The Intersection of Deflategate and Federal Law
- May 07, 2016
- Legal Life, Sports
Tom Brady lost on appeal. A three-judge panel of the Second Circuit U.S. court of appeals upheld the N.F.L’s right to suspend him four games for deflating balls, reversing a ruling that overturned the suspension last year.
Does this mean that the judges have ruled that Brady did indeed arrange for the balls in question to be deflated? After all, the judge who ruled in Brady’s favor last year wasn’t terribly convinced.
Not at all. The question wasn’t whether Brady was culpable but whether NFL commissioner Roger Goodell’s had the authority to issue the suspension. The panel ruled by a 2-1 vote that the NFL’s collective bargaining agreement gave Goodell the power to be judge, jury and executioner. If the players don’t like that, well, the union shouldn’t have agreed to those terms in the CBA in the first place.
Was the decision the right one? I’m not a lawyer. If you’re willing to give my opinions weight because on my expertise on the LSAT, that doesn’t bode well for your LSAT score. But one judge on the panel dissented, making a clever argument by analogy. The supposed benefits of having those balls slightly deflated are in line with the illicit benefit gained by having stickum on one’s hands: slightly better control of the ball. So shouldn’t the punishment be similar, too? Using stickum for the first time gets you a fine under $10,000.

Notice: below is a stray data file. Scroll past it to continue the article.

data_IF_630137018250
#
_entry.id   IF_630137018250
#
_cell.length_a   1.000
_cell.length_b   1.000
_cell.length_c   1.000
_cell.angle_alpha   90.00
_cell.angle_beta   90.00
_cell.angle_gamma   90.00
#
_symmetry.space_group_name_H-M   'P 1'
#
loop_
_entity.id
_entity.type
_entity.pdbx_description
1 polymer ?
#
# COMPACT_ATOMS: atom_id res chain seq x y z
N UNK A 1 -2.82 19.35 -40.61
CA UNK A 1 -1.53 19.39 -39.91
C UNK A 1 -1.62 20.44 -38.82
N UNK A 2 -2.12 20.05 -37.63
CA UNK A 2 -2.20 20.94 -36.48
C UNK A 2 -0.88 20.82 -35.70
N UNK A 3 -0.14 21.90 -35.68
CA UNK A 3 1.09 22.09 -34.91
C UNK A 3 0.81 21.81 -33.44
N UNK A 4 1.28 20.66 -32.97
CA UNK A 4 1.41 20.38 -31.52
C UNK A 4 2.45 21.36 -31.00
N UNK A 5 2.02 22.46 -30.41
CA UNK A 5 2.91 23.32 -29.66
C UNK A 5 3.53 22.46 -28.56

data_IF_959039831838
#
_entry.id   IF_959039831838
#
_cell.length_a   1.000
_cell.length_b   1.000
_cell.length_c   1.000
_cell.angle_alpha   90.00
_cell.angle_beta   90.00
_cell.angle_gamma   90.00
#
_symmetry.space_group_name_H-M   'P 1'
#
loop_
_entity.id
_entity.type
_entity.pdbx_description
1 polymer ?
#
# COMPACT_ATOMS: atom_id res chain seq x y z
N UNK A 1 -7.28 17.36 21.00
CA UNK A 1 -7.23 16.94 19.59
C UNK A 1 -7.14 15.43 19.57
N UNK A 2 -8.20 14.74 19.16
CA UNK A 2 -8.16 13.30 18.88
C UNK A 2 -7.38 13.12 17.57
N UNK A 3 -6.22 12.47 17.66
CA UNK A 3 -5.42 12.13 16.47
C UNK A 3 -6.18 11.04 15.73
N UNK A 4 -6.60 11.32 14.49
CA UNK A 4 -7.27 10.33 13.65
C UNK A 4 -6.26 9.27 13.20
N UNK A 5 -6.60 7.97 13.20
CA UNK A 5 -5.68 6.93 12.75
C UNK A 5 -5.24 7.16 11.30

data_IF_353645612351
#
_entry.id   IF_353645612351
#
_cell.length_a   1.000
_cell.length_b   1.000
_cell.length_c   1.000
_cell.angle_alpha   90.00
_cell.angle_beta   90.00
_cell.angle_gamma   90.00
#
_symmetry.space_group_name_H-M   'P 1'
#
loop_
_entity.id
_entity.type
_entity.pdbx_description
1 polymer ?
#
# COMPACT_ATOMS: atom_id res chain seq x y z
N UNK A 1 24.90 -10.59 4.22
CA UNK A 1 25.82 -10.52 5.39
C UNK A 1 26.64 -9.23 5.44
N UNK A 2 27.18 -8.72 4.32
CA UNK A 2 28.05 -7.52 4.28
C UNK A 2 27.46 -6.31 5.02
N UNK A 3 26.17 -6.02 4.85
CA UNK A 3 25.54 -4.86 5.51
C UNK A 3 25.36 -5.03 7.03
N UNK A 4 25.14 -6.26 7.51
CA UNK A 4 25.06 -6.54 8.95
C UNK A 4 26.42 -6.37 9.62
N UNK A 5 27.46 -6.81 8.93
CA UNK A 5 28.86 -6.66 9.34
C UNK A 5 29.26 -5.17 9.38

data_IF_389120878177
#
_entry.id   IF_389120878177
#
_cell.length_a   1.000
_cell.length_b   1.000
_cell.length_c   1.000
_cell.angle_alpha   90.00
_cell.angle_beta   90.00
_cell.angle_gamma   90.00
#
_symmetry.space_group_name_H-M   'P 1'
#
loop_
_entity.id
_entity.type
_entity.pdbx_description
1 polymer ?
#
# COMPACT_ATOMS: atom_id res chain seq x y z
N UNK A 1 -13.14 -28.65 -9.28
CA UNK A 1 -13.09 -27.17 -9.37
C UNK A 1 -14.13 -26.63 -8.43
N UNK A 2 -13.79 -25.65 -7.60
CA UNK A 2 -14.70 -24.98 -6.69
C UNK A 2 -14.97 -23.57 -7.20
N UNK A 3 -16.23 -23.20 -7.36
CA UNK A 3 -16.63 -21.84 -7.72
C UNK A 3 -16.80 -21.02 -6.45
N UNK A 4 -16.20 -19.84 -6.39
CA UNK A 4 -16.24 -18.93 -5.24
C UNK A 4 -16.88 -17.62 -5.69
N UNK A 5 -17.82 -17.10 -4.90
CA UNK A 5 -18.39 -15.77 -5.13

Brady has until May 23 to decide whether to appeal. So the story will drag on. If Brady ends up serving his suspension this fall, it’ll be nearly two years after the alleged ball deflation happened. Brady will be suspended four games. Ray Rice was suspended half that amount after video surfaced of him dragging his unconscious fiancée out of an elevator. And of course the NFL had no idea he had hit her, none at all, until the video from inside the elevator surfaced. She just fell, or something. If you believe that, I have a bridge in Brooklyn you might be interested in.
So the whole thing just makes Roger Goodell and the NFL look ridiculous. I suspect Brady is somewhat culpable here. But this long after the alleged offense, the punishment would have much more credibility were it backed up by an outside party’s acknowledgement that there’s something there to punish. On the other hand, the NFL’s ongoing PR issues don’t seem to have hurt TV ratings. People still watch football, no matter what.
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